The beginning of the 17th century brought severe trials to Tikhvin. Following the death of Boris Godunov in 1605, Russia entered a period of destructive chaos known as the Time of Troubles. With no clear successor to the Muscovite throne, various warring factions, including Polish claimants, fanned the flames of a social conflagration that consumed much of European Russia.
In 1609 attempts were made to enlist Sweden as an ally in the struggle with Poland. The alliance soon foundered, and in 1610 Sweden took advantage of the chaos to advance its commercial interests and push Russia farther from the Baltic Sea. Swedish forces led by Jacob de la Gardie seized Novgorod and then Tikhvin, but in late May 1613 the inhabitants of Tikhvin rebelled against the Swedish garrison. When a punitive detachment returned, the townspeople barricaded themselves in the Dormition Monastery, where they withstood several assaults.The heroic defense of Tikhvin in 1613 prevented further erosion of Moscow’s position in the northwest.
As prosperity gradually returned in the 17th century, Tikhvin and the Dormition Monastery benefited. Damaged by fires in the 1620s, the restored Dormition Cathedral gained a towering 6-level icon screen and its interior walls were newly painted with frescoes in the Yaroslavl style. Although the frescoes of the main space were repainted by Login Shustov in 1794-97, 17th-century frescoes have remained in the attached gallery, particularly along the south side with vivid depictions of the Apocalypse.
By the turn of the 18th century, the population of Tikhvin was tired of being subservient to the monastery, and in 1723 Tikhvin was released from monastery governance and obligations. Fifty years later, it was granted formal status as a town.
During the 19th century Tikhvin experienced modest growth in trade, transportation and cottage industries. A few houses and other buildings from the period have survived in the historic center, most notably the childhood home of the composer Nikolai Rimsky-Korsakov,who was born there in 1844. The house is now preserved as an attractive museum near the Tikhvinka River.
In the 20th century Tikhvin shared the difficult fate of so much of Russia. As the German juggernaut threatened Leningrad in the fall of 1941, Tikhvin became the scene of desperate fighting. During the Tikhvin Defensive Operation (Oct. 16-Nov. 18) the Red Army prevented the enemy from completely surrounding Leningrad, but Tikhvin was seized on Nov. 8.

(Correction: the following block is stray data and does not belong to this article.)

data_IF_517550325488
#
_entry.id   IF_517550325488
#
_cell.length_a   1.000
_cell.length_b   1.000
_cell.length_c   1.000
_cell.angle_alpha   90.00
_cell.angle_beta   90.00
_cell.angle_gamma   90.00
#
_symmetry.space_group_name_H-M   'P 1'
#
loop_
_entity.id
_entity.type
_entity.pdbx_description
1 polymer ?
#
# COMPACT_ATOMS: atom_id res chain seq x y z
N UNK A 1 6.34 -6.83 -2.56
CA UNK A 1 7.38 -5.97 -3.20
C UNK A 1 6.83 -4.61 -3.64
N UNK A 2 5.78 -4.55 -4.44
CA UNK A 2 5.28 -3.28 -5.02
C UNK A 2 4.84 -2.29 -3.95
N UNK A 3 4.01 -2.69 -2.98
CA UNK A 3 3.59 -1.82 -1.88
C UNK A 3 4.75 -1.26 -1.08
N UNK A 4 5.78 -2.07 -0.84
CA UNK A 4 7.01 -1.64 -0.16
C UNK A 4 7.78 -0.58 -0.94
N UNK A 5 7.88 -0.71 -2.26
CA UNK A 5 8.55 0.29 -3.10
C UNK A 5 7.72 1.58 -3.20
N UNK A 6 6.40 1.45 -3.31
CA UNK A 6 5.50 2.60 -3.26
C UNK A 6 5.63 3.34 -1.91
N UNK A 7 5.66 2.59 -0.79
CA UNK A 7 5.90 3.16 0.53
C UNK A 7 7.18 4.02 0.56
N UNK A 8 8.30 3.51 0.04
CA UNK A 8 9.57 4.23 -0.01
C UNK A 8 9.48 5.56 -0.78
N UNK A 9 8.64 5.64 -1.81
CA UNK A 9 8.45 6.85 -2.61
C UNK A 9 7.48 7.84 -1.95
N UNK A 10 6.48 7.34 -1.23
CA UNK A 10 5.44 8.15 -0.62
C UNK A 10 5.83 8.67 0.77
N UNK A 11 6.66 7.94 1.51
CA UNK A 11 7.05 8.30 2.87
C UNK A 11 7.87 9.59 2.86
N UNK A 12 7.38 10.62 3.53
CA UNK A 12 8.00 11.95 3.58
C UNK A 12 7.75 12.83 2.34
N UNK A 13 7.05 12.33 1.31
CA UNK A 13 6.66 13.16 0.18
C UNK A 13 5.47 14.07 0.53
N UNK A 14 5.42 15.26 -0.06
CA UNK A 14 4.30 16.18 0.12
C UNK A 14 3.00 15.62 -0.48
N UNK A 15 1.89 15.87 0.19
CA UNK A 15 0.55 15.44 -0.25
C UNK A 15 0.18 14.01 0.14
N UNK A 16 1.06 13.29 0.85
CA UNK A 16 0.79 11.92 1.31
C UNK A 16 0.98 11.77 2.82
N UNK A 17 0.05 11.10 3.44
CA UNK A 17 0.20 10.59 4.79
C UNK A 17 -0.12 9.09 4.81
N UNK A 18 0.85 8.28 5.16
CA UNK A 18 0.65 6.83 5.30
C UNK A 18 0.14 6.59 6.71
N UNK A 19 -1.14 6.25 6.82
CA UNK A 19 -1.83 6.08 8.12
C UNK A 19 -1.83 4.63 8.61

The subsequent Tikhvin Offensive Operation (Nov. 10-Dec. 30) pushed the enemy back to the Volkhov River and reopened a forest road and spur rail line to Lake Ladoga. On Dec. 9, Tikhvin became one of the first towns to be liberated in the Soviet winter offensive of 1941. Even so, the few weeks of German occupation severely restricted the delivery of food and other supplies via Tikhvin and Lake Ladoga to Leningrad, which experienced catastrophic levels of starvation during the winter of 1941-42.
For the next two years, Tikhvin played a critical role in funneling supplies to the army and civilian population during the epic battles to relieve Leningrad. In recognition of its role during the war, Tikhvin was designated in 2010 as a “City of Military Glory,” one of 45 in Russia.
The most momentous event so far in Tikhvin’s 21st century history occurred in 2004 with the return of the Tikhvin icon to the Dormition Monastery. The icon had been taken to Pskov during the German occupation and then evacuated through the port of Riga to Germany toward the end of the war. In 1950, it arrived at the Holy Trinity Orthodox Cathedral in Chicago under the care of Archbishop John (Garklavs; 1898-1982). His intention was for the icon to be returned when Russia was free from an atheist ideology.
After much deliberation, this wish was implemented by his adopted son, Father Sergius Garklavs, actively supported by American and Russian Orthodox prelates. In the summer of 2004 the Tikhvin Theotokos Icon was transported with great solemnity via Riga, Moscow and St. Petersburg to the Tikhvin Dormition Cathedral. After six decades, the great treasure again found its place in the monastery that has been so closely linked to Tikhvin.